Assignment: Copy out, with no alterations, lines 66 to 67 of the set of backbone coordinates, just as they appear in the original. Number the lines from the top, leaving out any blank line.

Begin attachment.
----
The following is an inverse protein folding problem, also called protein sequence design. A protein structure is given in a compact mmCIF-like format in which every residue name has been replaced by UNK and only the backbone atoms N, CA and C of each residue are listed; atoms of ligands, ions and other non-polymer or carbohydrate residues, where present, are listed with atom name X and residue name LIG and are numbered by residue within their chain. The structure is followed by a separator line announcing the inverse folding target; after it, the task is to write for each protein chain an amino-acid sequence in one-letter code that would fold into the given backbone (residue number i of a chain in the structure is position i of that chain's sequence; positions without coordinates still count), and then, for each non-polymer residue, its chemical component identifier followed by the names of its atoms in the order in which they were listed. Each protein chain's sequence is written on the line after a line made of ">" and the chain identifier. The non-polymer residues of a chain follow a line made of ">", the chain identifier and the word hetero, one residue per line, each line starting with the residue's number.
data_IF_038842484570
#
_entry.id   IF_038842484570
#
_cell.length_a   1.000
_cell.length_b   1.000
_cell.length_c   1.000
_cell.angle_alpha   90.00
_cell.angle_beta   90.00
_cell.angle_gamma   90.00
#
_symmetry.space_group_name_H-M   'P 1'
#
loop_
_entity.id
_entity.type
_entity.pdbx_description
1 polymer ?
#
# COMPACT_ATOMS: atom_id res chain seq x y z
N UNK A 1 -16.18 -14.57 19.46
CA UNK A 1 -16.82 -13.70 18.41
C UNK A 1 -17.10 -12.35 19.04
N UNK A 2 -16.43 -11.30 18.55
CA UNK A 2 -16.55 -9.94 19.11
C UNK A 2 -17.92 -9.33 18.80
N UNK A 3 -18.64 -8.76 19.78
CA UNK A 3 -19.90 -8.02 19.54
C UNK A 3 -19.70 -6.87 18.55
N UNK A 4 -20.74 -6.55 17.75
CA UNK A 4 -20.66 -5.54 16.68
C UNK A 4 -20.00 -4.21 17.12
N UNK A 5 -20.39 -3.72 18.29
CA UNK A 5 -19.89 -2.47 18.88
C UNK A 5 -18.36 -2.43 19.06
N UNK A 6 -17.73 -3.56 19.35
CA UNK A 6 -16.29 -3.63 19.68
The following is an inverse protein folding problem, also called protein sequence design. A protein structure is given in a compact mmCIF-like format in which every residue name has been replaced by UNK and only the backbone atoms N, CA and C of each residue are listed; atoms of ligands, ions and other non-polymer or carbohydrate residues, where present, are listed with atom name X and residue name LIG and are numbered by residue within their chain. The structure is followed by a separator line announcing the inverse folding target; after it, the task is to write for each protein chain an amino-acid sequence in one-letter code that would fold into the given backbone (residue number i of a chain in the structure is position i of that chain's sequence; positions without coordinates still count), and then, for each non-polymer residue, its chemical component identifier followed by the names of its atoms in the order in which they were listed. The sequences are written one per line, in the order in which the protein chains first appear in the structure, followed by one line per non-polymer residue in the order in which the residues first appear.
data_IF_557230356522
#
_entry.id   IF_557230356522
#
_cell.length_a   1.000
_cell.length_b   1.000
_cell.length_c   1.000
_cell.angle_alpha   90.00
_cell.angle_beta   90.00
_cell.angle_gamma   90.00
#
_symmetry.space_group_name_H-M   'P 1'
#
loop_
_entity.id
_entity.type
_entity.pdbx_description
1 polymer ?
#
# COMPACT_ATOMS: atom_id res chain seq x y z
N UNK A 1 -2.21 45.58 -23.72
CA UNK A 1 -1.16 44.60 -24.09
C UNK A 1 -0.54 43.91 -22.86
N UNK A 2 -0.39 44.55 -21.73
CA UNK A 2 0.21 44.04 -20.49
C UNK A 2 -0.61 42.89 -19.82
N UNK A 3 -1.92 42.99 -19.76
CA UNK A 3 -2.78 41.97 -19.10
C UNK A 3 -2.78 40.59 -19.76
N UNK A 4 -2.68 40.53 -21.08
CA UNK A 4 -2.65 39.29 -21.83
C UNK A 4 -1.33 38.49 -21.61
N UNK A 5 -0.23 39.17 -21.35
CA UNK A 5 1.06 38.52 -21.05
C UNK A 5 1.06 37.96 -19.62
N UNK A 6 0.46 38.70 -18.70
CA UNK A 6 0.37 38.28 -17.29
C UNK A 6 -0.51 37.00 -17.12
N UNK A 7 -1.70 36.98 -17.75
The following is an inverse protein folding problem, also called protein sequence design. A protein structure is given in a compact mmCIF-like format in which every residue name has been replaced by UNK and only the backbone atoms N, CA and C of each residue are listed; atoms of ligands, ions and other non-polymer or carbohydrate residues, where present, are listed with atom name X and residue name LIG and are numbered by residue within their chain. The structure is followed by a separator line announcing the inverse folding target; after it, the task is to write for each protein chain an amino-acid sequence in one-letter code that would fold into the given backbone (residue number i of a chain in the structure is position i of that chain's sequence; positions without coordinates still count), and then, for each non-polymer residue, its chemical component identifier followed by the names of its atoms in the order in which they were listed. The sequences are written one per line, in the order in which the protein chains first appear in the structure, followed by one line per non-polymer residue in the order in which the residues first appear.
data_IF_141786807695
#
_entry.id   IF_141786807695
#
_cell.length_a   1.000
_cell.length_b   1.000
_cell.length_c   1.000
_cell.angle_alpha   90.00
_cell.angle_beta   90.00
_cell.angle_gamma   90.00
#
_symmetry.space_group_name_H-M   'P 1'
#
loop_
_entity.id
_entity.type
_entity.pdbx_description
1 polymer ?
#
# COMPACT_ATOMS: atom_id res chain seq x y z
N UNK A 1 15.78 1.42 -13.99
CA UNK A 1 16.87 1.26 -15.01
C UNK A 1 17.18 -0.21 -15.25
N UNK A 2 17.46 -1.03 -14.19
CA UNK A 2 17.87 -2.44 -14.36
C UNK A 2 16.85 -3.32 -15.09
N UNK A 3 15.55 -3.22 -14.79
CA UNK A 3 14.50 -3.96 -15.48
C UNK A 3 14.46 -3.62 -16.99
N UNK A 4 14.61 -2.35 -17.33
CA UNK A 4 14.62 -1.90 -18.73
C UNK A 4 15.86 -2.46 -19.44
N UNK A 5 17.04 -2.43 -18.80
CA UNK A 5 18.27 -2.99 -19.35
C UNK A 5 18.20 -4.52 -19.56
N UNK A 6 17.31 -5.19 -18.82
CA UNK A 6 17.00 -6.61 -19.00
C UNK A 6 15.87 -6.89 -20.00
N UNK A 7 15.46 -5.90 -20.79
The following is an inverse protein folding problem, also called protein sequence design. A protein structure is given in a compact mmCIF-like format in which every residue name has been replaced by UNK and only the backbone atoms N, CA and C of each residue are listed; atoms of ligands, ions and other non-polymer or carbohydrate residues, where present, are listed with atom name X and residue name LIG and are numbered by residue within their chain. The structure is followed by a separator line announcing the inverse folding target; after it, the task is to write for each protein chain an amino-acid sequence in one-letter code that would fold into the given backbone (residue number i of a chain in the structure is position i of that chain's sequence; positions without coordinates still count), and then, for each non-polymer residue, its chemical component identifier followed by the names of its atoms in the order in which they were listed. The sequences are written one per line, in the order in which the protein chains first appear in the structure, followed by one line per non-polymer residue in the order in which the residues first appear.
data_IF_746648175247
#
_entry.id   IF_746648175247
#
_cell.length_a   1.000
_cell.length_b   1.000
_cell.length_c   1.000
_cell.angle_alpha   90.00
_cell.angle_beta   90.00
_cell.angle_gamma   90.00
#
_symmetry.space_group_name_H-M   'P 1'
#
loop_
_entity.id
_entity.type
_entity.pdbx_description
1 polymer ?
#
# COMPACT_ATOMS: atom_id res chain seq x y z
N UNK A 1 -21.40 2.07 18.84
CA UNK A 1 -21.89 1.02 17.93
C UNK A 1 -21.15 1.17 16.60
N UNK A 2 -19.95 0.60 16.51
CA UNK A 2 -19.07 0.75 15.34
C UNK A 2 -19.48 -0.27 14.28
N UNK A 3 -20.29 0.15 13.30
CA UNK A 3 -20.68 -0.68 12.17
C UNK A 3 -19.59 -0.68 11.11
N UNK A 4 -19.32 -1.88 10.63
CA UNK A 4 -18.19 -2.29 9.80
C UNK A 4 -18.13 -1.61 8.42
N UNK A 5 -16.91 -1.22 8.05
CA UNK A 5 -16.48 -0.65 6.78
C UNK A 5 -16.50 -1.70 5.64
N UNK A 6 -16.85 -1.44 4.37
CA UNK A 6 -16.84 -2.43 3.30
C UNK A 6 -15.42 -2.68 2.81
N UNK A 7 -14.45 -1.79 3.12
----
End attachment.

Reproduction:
N UNK A 3 -1.92 42.99 -19.76
CA UNK A 3 -2.78 41.97 -19.10